The head of Manitoba's insurance brokers warned the CEO of Manitoba Public Insurance that he will be in for a battle if MPI tries to shut brokers out of commissions for auto insurance by allowing customers to directly transact business on-line with the auto insurer.
Grant Wainikka, CEO of the Insurance Brokers Association of Manitoba (IBAM) fired the shot across the bow while introducing MPI's CEO, Ben Graham, the featured speaker at a Manitoba Chamber event on Thursday morning, saying his members are "like the proverbial David fighting against the proverbial Goliath" when it comes to the threat of MPI offering policies directly to consumers.
"We do not believe MPI should be selling direct to consumers on-line without the involvement of a broker," Wainikka said. "We believe it will have serious implications on consumer protection, on customer service, on consumer choice and on the viability and sustainability for brokers in communities across Manitoba."
Graham, who was appointed CEO of MPI about 18 months ago, said he when he accepted the position he was "tasked with leading significant change."
Among other things, the Crown corporation is now starting the process of modernizing its systems that Graham said should, among other things, lead the $1.3 billion operation to be able to do more transactions on-line.
"Manitobans use Skipthedishes, TappCar... they do all those things. Let them do insurance transactions on-line as well," Graham told reporters.
But IBAM members, some of whom rely on MPI for more than 60 per cent of their revenue, fear that move might mean they will lose significant commissions and damage the industry that contributes $238 million to the provincial economy, especially in rural communities.
"It could be severe for some of our members," Wainikka said. "If MPI wants to go that way it will result in layoffs and business shutdowns and service degradation as well."
He said if a broker in Deloraine, Mb., were forced to close, not only would community members not have a local Autopac broker, but they would also have to travel as far away as Virden or Brandon for commercial and residential insurance as well.
"Tell me how that will improve the quality of life for Manitobans," he said. "We we are very concened about this."
MPI has already retained an independent conciliator to help quell the dispute that has now become very public.
But while IBAM is using battle analogies to describe the dispute, Graham even refuses to characterize it as a spat.
"We both have opinions on where this will probably go," said Graham. "They are within their rights to say so. We have overcome these challenges in the past. We will overcome this one."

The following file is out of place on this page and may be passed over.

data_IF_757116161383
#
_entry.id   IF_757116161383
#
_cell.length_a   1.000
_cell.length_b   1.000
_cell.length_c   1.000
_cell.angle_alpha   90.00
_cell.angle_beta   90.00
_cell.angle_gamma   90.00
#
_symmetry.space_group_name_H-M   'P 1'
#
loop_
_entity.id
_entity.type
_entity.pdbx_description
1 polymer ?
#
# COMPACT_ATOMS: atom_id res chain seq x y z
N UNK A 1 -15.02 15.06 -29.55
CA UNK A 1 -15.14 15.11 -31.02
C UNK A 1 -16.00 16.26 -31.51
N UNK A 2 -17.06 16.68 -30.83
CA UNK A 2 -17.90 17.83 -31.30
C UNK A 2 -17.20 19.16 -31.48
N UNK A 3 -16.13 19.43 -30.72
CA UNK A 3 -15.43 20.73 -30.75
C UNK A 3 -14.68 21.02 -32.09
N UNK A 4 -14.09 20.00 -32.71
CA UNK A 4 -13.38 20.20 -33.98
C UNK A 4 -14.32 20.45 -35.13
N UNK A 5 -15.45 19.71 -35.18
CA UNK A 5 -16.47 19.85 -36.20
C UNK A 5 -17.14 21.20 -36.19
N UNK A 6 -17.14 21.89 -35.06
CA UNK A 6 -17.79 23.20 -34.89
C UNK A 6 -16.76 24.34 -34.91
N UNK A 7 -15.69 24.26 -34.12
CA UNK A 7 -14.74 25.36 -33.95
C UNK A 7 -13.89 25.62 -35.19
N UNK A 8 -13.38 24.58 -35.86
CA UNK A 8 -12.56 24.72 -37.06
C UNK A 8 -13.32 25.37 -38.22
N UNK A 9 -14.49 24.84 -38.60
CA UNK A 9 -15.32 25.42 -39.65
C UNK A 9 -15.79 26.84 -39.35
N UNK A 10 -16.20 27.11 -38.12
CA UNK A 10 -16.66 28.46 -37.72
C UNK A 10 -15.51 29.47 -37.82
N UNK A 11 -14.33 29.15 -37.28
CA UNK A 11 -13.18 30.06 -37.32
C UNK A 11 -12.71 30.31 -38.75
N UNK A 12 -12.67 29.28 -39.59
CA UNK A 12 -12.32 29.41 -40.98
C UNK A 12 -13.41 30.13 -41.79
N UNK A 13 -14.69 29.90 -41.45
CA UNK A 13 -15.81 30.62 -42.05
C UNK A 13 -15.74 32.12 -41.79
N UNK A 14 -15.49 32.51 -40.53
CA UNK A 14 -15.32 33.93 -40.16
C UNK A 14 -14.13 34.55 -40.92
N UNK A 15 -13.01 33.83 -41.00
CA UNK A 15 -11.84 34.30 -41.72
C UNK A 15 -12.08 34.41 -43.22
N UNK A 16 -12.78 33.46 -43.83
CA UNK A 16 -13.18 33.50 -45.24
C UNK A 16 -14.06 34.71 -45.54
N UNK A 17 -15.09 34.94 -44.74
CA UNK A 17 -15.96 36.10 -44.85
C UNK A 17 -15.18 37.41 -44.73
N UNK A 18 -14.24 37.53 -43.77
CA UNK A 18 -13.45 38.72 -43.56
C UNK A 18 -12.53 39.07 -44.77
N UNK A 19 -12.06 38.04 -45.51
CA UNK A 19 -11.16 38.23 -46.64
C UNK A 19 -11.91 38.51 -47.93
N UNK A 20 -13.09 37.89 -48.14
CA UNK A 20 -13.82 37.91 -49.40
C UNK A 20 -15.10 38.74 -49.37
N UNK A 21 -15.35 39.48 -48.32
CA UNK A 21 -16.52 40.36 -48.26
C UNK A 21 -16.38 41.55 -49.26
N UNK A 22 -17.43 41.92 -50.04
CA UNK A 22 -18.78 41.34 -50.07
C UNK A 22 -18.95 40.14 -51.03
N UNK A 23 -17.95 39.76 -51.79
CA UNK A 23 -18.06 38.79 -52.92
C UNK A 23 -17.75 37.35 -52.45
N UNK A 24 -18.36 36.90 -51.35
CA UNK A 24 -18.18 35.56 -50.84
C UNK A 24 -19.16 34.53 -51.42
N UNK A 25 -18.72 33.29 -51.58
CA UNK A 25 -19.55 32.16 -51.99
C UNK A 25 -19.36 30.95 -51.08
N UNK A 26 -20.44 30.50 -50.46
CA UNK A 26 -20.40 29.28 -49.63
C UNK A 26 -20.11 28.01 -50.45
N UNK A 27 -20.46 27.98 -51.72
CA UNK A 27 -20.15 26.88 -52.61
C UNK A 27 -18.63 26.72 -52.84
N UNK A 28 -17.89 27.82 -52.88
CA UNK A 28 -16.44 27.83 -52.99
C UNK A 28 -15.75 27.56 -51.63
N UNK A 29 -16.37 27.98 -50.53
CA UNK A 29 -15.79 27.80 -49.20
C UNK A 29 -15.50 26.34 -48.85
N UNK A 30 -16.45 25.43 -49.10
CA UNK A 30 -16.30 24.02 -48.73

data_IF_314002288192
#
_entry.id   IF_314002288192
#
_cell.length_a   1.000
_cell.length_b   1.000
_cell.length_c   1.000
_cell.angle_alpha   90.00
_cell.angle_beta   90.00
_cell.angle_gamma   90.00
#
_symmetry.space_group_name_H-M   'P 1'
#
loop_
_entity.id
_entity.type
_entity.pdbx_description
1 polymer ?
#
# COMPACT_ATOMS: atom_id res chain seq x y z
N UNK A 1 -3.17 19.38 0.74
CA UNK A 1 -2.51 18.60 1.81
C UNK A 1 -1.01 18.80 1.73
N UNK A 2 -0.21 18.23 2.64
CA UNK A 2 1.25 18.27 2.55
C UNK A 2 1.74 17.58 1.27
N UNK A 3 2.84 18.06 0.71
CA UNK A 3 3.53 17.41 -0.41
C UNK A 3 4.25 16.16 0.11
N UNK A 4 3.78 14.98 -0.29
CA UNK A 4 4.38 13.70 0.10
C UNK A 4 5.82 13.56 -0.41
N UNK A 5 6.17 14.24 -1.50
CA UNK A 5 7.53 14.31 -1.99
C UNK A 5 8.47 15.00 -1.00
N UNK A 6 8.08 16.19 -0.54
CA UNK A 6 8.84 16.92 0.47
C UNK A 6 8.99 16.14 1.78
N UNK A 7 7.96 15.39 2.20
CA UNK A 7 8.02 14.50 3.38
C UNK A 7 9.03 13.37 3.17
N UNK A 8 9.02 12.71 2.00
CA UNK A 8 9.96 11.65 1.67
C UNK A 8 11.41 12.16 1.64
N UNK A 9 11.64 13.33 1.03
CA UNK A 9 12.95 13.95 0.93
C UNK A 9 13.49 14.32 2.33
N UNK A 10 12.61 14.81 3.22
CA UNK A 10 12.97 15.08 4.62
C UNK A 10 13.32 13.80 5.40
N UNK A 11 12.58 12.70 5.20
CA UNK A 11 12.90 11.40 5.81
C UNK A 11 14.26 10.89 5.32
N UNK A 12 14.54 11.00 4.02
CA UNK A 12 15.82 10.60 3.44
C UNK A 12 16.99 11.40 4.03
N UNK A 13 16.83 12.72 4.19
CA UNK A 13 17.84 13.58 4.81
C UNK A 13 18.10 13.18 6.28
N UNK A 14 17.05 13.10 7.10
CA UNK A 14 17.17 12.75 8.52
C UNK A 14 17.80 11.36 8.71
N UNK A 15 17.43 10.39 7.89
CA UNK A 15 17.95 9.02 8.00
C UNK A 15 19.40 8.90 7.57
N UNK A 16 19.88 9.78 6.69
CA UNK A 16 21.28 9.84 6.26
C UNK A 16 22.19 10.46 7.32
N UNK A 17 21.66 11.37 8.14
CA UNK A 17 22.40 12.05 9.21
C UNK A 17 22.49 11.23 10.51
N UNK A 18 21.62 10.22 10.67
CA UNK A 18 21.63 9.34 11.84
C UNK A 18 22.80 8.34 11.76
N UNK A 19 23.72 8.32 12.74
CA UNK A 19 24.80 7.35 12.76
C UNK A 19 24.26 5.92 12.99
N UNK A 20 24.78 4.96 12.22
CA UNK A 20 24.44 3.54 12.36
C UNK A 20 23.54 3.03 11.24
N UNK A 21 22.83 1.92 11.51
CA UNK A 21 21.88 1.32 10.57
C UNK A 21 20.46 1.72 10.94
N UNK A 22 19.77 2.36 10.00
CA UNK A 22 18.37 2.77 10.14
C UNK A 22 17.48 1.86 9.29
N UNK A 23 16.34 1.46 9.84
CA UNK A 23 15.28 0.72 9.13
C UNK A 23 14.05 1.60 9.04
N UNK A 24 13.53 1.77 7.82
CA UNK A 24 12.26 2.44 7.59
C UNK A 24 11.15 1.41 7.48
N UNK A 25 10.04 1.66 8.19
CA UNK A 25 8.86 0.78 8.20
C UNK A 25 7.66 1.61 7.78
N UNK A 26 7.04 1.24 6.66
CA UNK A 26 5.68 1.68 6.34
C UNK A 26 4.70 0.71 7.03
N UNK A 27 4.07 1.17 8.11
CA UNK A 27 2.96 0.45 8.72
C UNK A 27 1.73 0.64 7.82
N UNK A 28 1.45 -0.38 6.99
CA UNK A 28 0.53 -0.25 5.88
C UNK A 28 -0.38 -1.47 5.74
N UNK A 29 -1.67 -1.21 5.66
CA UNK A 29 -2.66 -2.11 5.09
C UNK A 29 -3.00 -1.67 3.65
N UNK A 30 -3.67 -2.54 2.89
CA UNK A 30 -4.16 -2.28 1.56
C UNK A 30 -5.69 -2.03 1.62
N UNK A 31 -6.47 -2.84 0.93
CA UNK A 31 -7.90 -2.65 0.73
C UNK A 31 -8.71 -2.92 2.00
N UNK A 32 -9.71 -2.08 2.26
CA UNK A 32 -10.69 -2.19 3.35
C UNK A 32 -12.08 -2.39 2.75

In his speech, Graham outlined how MPI has dramatically corrected what had been the lowest capitalization rate of any insurance company in the country only two and a half years ago. He said the goal is to provide stability such that people will not have to worry about their car insurance premiums going up every year. (MPI is presenting its case this week to the Public Utilities Board for a 0.6 per cent reduction in rates.)
But in addition to better risk capital management, Graham said the operational processes at MPI need to become much more efficient, saying the current situation is "like running a $3 billion corporation on an Atari computer."
He said that surveys have shown that 72 per cent of MPI customers would like to do at least some of their business with the insurer on-line, even if it just something simple like a change of address.
He insisted on characterizing the system upgrade as a necessary efficiency move, one consequence of which would be the ability to do more business on-line. He said there is no plan to shut out the broker saying he would leave it the consumers to decide how they want to buy insurance.
"Manitobans use Skipthedishes, TappCar... they do all those things. Let them do insurance transactions on-line as well." - MPI CEO Ben Graham
"I still believe the broker model will continue for another five-10-20 years into the future," Graham said. "The best way to move forward is to let consumers make the choice."
Wainikka said brokers are also concerned about choice and the quality of service consumers ultimately receive.
"But what we see here if MPI moves in a large way into direct retailing to consumers is that it will actually grow the power of MPI," he said. "This is classic scope creep of a monopoly. This is why we regulate monopolies to prevent that sort of thing from happening."
Martin Cash has been writing a column and business news at the Free Press since 1989. Over those years he’s written through a number of business cycles and the rise and fall (and rise) in fortunes of many local businesses.